THE WAWA WAY
Win the Hearts of Your Customers
In August 2011, Philadelphia magazine described a burly, 300-pound, 24-year-old man named Jeremy Plauche, getting the logo of a convenience store called Wawa tattooed on his inner biceps. Plauche, according to the magazine, works night shifts for the rescue squad in Millville, NJ, but is originally from Louisiana. “I tried to explain to my friends there what Wawa was and what it means to people who live up here… and they kind of didn’t believe me,” Plauche tells the magazine. “Wawa is part of our culture. It’s part of our way of life.”
From the couples who marry at the Wawa where they met to the Facebook group People Who Miss Wawa How, consisting of former Wawa customers who have left the chain’s service area (Pennsylvania, New Jersey, Delaware, Maryland, Virginia and now Florida), Wawa is indeed a way of life for its fans. How does a regional convenience store elicit such devotion from its customers and even its employees (like those who kept a store on Long Beach Island open during much of Superstorm Sandy even though some had had their houses washed out to sea)? The history and principles of Wawa, as presented by former Wawa CEO Howard Stoeckel in a new book, The Wawa Way, can offer lessons for any business seeking to engender fanatic customer and employee loyalty.
Private and Shared Ownership
One key to Wawa’s success, according to Stoeckel, is its unique ownership structure. Nearly 40 percent of the company is owned by the Employee Stock Option Plan (ESOP), with the rest owned by Wood family members. The shared ownership with Wawa “associates” motivates all employees to make the stores a success, Stoeckel writes. Perhaps even more important, Wawa does not face the short-term pressures of a public company. “We’re not making decisions, as a lot of companies do, based on what Wall Street analysts or minority investors will think,” Stoeckel writes. “We’re making decisions based on the best long-term interests of the business.” One example are the concrete posts in front of every store to prevent customers parked in front of the store from accidentally plowing into the store (as happened a number of times). Deciding to put the posts in front of every single store “was hard to justify in terms of return on investment, but in terms of living our values and protecting people, it was the right thing to do.”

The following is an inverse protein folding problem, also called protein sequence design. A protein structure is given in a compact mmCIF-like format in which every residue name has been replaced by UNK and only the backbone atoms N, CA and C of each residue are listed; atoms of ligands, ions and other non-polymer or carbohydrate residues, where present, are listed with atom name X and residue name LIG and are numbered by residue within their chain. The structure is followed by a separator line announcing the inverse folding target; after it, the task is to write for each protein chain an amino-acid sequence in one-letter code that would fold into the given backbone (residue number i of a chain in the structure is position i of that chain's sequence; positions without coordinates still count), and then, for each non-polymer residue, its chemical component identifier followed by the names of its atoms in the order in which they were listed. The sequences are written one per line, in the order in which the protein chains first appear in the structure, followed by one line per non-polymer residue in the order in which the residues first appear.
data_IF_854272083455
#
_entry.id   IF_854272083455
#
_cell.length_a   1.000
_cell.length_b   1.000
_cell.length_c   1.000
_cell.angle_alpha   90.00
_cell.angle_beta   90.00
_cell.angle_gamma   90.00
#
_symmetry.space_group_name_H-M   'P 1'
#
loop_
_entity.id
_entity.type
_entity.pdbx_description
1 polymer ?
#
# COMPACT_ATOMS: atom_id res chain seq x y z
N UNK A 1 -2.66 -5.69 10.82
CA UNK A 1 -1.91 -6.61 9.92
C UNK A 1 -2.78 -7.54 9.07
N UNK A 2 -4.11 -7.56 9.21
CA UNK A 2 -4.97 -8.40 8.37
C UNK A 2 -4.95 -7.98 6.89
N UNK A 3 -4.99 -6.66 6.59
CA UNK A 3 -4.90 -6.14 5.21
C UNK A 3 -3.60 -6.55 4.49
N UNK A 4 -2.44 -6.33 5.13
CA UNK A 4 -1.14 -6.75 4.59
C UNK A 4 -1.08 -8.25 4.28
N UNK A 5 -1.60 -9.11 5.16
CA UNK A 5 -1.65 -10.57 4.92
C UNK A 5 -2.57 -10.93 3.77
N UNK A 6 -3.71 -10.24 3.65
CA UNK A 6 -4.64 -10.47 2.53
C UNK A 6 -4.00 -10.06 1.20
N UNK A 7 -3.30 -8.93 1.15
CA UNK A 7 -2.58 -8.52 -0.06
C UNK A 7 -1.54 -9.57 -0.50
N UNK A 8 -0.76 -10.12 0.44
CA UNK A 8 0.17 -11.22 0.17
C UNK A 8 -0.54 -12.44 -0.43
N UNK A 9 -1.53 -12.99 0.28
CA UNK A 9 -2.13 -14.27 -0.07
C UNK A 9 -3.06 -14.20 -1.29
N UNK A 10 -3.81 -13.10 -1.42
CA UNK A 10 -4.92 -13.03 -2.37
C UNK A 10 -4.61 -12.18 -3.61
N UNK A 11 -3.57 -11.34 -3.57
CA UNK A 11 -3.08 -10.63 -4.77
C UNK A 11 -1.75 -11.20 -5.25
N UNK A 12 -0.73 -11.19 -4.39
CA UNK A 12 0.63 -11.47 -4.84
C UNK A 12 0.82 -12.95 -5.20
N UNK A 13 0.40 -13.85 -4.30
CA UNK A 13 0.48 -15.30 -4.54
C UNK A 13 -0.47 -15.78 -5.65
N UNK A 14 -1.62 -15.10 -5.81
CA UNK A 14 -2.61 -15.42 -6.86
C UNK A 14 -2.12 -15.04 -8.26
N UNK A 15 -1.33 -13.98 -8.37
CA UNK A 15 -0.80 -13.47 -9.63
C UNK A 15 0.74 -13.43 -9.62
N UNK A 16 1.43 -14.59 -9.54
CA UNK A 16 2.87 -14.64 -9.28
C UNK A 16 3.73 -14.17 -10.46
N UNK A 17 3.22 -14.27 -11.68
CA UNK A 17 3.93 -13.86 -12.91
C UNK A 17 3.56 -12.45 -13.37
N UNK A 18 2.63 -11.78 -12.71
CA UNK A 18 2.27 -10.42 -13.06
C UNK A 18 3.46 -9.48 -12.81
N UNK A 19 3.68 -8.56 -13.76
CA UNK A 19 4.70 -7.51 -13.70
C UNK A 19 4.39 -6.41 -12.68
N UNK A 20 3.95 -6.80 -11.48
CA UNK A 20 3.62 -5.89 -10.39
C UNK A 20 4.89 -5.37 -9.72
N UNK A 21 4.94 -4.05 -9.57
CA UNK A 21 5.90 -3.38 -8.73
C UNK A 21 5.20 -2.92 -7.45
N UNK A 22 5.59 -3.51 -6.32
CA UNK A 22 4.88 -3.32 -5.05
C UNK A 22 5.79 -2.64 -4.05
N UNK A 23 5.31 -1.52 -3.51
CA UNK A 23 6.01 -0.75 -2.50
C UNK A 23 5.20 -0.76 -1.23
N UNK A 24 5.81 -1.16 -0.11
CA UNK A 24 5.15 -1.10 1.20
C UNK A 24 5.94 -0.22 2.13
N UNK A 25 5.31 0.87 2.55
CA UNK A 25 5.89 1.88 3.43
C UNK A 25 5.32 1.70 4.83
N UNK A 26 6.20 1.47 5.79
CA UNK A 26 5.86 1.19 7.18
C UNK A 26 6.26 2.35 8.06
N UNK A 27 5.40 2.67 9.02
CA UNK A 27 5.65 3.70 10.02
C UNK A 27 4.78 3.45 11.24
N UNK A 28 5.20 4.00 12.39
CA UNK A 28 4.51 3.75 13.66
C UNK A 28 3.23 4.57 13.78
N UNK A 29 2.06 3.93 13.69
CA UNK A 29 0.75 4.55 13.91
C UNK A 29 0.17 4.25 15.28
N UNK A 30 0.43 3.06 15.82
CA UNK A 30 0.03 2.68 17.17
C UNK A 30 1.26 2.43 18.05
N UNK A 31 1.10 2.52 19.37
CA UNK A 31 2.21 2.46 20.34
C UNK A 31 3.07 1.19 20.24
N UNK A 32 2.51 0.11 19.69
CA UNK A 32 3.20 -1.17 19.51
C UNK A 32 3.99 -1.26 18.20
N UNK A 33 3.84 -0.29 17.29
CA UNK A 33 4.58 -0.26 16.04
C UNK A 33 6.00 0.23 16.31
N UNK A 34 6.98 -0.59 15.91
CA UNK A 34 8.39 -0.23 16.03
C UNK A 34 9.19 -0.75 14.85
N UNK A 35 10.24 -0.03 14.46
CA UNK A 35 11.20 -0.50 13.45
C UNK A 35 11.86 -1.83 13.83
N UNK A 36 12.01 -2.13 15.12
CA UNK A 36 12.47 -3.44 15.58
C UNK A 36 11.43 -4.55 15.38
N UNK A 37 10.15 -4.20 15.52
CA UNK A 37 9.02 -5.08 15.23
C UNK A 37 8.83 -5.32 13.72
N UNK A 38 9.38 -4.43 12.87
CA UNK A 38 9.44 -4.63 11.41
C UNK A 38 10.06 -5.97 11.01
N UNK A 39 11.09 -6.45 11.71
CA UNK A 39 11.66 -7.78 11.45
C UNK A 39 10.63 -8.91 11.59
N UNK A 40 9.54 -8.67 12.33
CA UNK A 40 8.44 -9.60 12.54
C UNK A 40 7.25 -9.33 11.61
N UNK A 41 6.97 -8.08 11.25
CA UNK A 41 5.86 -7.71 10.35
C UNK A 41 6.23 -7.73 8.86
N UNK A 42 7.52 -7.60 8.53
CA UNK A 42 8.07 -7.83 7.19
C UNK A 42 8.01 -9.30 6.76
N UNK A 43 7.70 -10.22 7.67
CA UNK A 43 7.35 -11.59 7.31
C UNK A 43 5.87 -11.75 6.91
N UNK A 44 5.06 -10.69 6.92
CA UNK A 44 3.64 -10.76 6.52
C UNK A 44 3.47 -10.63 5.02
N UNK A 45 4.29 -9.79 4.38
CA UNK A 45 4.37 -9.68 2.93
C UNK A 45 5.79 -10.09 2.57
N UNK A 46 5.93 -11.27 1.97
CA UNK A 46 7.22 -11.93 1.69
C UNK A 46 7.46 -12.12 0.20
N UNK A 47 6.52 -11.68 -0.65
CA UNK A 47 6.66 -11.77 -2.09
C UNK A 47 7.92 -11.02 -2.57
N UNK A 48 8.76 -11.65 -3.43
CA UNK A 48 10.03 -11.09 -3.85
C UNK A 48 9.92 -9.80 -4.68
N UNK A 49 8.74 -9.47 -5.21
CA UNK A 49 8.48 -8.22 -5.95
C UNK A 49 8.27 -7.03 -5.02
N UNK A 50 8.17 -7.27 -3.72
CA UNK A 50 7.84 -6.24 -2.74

The Six Core Values
The true secret to Wawa’s success, however, is that it lives its six core values, Stoeckel writes. The ESOP and concrete barriers are just two examples of Wawa’s core value of “valuing people.” Stoeckel also recounts numerous stories of how associates “delight customers,” from bringing a Thanksgiving dinner to a wheelchair-bound customer who would be alone for the holiday, to lending a $200 coffee pot to a customer when the store ran out of coffee-to-go boxes (the customer cared for an invalid spouse and usually bought a coffee-to-go box every morning). The Wawa Way is also filled with examples of how the company follows its remaining four core values: “embrace change,” such as the decision to add fuel to its business model; “do things right,” “do the right thing,” and “have a passion for winning.”
Any company will have ups and downs, and Stoeckel is candid about some mistakes the company has made – including a poorly thought-out strategy for adding fuel to the mix in the 1980s and some questionable products. Wawa continues to excite the passion of its customers, however, because as it moves through different strategies and decisions, it continues to remain true to its core values and traditions. This is a manual on delighting customers.